A highly sophisticated piece of malware has been used by malicious actors since at least 2013 to target the point-of-sale (PoS) systems of U.S. retailers, iSIGHT Partners has warned.
The malware, dubbed “ModPOS” due of its modular architecture, uses modules that are packed kernel drivers, which makes them more difficult to detect by security products. The modules identified by iSIGHT Partners so far include one for logging keystrokes, one for uploading stolen data and downloading additional components, and one for collecting card data.
ModPOS also uses several plugins to complete various tasks, such as collecting system and network information, and harvesting usernames and passwords for local and domain accounts.
Each of the modules is installed as a service and they inject malicious code into various processes to perform their intended tasks.
The keylogger module is designed to inject malicious code into the “explorer.exe” process in order to capture the victim’s keystrokes. The collected data is stored locally in a file encrypted using AES-256 with a unique encryption key generated on the system.
The uploader/downloader module is used to transfer harvested data from the infected system, and download plugins and modules from the command and control (C&C) server.
The “POS Scraper” module is designed to collect payment card track data from memory. Researchers believe the attackers target specific PoS software processes, such as “credit.exe.”
“This [process] is unique to POS vendors that use this executable as a part of their software. iSIGHT Partners is confident that the actors customize the malware based on the targeted environment,” the security firm noted in its report on ModPOS.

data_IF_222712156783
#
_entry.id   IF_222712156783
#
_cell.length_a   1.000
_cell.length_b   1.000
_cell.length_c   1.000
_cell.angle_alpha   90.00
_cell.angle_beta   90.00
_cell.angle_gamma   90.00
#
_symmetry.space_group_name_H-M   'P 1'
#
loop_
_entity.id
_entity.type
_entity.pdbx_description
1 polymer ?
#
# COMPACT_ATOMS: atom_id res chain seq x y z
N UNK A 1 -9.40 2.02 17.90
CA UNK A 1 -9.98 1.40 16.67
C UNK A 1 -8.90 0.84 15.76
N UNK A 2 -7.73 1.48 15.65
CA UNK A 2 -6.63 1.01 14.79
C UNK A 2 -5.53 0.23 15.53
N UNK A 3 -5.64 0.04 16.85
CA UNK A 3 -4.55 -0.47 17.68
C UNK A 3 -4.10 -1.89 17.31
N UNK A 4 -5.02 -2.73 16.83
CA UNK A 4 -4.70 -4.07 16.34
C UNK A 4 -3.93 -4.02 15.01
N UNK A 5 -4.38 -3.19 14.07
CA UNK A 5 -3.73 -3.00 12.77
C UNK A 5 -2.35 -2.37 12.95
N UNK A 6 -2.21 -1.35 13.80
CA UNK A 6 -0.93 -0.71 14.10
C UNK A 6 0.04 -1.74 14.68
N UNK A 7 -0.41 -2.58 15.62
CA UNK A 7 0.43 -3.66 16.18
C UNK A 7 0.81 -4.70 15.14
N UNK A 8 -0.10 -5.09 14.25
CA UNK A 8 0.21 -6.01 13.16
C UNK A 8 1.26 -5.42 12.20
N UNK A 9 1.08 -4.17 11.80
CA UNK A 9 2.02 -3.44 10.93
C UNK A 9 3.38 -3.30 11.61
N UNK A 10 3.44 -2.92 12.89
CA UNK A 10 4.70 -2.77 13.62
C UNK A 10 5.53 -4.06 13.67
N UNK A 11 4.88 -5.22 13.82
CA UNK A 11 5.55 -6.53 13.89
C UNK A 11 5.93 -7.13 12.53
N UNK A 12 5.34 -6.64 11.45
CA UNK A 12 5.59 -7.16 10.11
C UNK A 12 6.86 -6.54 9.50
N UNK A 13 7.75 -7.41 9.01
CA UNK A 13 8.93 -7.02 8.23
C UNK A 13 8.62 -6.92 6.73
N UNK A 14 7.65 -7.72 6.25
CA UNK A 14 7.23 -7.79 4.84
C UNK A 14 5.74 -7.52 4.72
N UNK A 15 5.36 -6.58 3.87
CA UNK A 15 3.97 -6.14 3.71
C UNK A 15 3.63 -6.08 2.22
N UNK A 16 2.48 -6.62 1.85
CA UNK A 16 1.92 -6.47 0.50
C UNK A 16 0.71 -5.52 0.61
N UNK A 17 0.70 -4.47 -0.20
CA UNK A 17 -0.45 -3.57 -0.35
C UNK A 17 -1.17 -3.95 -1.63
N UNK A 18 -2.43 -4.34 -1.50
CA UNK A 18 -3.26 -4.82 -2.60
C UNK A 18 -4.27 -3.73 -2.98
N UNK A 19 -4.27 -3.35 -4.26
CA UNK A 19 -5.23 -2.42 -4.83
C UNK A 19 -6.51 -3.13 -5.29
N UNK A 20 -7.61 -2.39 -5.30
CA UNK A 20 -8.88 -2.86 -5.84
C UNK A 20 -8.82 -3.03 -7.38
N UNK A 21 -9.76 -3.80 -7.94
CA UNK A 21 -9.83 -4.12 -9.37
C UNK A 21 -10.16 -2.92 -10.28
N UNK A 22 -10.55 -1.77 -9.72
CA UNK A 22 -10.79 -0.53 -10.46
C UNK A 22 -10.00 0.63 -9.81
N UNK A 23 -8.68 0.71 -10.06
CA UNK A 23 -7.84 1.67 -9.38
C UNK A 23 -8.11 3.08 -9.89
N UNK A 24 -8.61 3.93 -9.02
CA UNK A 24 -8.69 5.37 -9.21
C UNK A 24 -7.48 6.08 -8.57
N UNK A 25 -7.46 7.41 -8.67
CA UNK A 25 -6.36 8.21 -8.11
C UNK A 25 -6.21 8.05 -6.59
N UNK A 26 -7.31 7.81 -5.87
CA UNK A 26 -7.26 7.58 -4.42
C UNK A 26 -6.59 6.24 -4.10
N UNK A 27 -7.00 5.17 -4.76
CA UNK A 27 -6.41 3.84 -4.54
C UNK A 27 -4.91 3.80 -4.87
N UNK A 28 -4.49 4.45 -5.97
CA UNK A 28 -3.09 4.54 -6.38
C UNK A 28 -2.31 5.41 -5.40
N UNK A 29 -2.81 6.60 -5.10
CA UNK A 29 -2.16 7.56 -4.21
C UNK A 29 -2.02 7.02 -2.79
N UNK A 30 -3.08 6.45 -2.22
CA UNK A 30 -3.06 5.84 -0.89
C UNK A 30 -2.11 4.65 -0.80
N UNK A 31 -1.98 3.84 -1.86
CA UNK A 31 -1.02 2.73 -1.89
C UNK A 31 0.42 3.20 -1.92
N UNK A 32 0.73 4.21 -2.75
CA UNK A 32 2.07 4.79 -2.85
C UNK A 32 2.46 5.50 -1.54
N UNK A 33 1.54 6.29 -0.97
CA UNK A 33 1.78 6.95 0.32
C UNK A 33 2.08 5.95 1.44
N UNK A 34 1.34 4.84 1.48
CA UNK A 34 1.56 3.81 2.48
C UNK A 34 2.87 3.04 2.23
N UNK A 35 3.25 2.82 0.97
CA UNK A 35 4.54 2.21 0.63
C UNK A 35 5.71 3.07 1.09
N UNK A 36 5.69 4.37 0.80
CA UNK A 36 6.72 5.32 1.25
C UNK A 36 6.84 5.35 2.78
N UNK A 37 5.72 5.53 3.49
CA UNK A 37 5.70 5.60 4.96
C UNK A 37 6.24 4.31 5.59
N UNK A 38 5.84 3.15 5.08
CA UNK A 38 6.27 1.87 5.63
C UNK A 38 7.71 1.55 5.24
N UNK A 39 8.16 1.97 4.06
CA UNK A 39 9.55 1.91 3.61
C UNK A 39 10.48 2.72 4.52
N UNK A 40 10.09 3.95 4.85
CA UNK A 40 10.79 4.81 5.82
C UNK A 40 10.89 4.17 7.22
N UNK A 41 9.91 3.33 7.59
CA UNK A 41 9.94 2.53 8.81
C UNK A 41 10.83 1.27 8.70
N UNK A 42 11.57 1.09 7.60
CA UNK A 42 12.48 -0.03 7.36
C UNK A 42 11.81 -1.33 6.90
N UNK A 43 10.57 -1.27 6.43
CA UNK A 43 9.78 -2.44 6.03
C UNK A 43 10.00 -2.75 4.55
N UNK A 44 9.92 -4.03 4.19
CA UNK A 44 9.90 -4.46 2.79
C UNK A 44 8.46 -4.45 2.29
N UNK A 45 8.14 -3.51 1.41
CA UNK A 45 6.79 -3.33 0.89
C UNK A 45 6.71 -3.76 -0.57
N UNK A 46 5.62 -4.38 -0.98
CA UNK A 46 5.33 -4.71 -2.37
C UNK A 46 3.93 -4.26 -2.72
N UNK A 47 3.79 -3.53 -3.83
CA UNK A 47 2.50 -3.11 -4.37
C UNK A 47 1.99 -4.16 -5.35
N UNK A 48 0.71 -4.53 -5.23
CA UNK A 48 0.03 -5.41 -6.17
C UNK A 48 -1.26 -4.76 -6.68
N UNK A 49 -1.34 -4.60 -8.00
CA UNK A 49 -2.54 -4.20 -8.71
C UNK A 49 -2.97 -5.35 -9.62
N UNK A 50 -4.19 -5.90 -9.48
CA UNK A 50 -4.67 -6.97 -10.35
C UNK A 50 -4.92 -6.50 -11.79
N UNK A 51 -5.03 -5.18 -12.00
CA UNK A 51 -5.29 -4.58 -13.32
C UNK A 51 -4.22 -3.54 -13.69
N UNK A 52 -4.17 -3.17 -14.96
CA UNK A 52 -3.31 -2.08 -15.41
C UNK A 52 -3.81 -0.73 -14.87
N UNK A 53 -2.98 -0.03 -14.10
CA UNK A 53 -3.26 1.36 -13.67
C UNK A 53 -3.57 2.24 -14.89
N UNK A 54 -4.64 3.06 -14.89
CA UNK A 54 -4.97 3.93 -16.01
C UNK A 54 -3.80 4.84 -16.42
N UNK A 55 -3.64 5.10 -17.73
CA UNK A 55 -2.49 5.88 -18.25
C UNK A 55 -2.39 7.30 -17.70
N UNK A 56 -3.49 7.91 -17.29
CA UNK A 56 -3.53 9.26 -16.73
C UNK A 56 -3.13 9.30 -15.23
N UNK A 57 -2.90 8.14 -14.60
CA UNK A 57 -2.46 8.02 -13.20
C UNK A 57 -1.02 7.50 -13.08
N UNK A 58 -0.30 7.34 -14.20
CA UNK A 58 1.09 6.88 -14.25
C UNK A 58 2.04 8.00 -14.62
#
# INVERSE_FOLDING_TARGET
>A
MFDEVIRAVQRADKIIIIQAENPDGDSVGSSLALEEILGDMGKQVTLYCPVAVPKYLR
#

The modules rely on multiple methods of encryption and obfuscation to avoid detection by modern security systems. iSIGHT said it took researchers a significant amount of time to reverse engineer the threat.
iSIGHT Partners says only ModPOS’s uploader/downloader module has been detected by anti-malware products, but there hasn’t been any indication that the malicious element is related to PoS malware. Experts haven’t seen the threat in the wild, and it doesn’t appear to be sold on cybercrime forums.
Another noteworthy aspect is that the indicators of compromise (IoC) are unique on each infected system, which also contributes to the low ModPOS detection rates.
The security firm identified a small component of the threat in 2012, but the first attacks against U.S. retailers were spotted in late 2013 and continued throughout 2014. Experts say there is a high likelihood of ongoing campaigns.
“From a coding perspective, these samples are much more complex than average malware; there is professional-level coding, and the size, implemented operational security and overall characteristics of the code likely required a significant amount of time and resources to create and debug and an advanced understanding of how to undermine security identification and mitigation tools and tactics,” iSIGHT said.
Based on IP addresses and other undisclosed evidence, iSIGHT Partners believes ModPOS might have been created by Eastern European malware developers.
Several new pieces of PoS malware have been identified recently by researchers, including MalumPOS, AbaddonPOS, and Cherry Picker, a threat that managed to remain largely undetected since 2011 by cleaning up after itself.
According to Trustwave’s 2015 Global Security Report, 40 percent of the data breaches reported in 2014 were PoS-related, such systems being targeted by 70 individual variants of malware. A large majority of PoS breaches occurred due to a combination of remote access and weak passwords.